How to take precautions against wildfires

PHOTO: Fire fighters are parked at Celebrate Davis to make sure nothing goes wrong during the fireworks.

By Alexandra Zurborg, Staff–

Last year in California alone, there were approximately 8,500 wildfires that burned an area of 1.8 million acres. This was the largest area of burned acreage recorded in a fire season, according to the California Department of Forestry and Fire Protection. It’s no surprise that fire safety is on most people’s minds, especially after the widespread occurrence of wildfire destruction.

“The main way firefighters help reduce the risk of fires is through education and enforcement,” Captain James Buessing of the Gilroy fire department said, “We show them how they can prepare their homes and property to create a defensible space in case of a wildfire.”

Wildfires can start for an abundance of reasons, it’s important to be aware of your surroundings and make sure you are careful when handling anything that could potentially start a fire.

“They can be anything from lightning strikes, hot embers from power equipment to careless campfires,” Buessing said.

Company’s across California are doing their best to try and reduce the risk of wildfires. Some of the precautions that Pacific Gas and Electric is taking is vegetation management, wildfire inspection programs, system hardening, situational hardening, public safety power shutoff, situational awareness and operational practices.

New technology is also being used to address these wildfires ahead of time. Tahir Paroo, a Director of Enterprise Platforms for PG&E, has been using new technology to focus on wildfires. “[PG&E] has been trying new technology like weather stations learning to predict fire spread, satellite fire detections, and new machines that learn along with inspection imagery and automatically detect failure risks,” Paroo said.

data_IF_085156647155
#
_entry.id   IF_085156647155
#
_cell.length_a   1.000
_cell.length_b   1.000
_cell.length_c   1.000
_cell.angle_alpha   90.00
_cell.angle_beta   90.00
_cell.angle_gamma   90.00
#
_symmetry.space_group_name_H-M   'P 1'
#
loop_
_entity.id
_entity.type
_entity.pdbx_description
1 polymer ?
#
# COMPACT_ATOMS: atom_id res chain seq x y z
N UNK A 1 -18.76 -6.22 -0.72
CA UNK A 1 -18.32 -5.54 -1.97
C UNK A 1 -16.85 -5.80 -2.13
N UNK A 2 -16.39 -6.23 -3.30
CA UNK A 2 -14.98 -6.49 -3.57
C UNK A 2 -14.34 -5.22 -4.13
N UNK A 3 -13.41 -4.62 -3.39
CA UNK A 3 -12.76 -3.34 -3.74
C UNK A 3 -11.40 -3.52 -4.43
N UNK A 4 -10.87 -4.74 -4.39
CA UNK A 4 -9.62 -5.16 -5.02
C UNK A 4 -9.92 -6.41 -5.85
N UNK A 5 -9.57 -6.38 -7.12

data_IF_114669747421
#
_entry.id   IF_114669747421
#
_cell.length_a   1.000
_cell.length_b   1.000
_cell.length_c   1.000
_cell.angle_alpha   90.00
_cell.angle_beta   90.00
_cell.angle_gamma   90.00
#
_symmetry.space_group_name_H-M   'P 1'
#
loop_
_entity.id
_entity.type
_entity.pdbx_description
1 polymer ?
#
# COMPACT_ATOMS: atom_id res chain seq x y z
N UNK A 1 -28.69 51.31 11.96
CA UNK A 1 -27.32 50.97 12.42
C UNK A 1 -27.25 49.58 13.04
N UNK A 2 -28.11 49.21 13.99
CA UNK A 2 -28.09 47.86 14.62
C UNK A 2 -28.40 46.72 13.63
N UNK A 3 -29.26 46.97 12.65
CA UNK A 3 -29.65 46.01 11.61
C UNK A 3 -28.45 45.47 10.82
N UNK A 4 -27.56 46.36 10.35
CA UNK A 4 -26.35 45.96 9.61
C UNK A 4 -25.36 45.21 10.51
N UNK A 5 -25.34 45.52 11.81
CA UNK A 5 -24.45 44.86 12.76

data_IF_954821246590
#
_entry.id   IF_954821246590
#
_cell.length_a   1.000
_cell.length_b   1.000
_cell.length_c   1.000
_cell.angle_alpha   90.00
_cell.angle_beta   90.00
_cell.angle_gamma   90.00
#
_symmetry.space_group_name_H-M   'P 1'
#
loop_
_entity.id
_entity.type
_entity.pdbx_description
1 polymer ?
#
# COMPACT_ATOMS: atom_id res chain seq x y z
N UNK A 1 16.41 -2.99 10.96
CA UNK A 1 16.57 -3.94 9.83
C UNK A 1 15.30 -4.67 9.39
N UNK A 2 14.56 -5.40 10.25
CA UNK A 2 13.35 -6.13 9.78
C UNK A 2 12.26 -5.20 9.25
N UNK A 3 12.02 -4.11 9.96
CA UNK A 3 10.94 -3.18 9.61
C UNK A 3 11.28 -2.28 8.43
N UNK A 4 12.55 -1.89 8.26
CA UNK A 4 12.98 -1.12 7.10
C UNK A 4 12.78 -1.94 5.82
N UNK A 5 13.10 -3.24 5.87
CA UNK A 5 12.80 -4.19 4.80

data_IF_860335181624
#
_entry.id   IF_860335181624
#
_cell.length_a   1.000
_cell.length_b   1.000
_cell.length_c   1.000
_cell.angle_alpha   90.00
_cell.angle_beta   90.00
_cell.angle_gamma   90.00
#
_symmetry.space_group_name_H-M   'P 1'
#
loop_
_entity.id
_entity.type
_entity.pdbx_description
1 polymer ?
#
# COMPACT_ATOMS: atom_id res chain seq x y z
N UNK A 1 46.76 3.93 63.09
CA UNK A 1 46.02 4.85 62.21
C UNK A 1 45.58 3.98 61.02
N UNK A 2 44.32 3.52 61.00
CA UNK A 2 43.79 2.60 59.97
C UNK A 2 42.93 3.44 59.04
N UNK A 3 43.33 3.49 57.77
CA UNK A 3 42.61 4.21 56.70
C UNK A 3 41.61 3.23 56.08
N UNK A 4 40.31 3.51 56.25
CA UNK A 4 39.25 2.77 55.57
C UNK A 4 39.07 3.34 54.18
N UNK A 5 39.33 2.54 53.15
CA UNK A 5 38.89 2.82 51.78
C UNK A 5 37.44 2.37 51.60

Software company SAP has also been trying their best to use their technology to reduce fires. Amanda Cousins, an employee of SAP, has been working closely with the technology. “By connecting assets to find faults or issues quickly and using drone inspection data, analysis can be done for prediction of maintenance needs and identification of resources needed,” Cousins said.

There is also measures that homeowners can take to make sure that they are prepared for the worst. “Homeowners and citizens can go further by supporting government programs to create defensible space and fire breaks,” Paroo said, “This may result in tree removal or forest thinning. The intention here is to stop catastrophic fires.”

A clean space around your home, removal of dead plants, trimming your trees and being prepared for the worst can all be vital in this upcoming fire season.

With the continuation of climate change and the increase of fires it becomes the responsibility of all Californians to improve our safety. From greater community focus, new technologies and regulations California is working to address fire safety in a holistic way.

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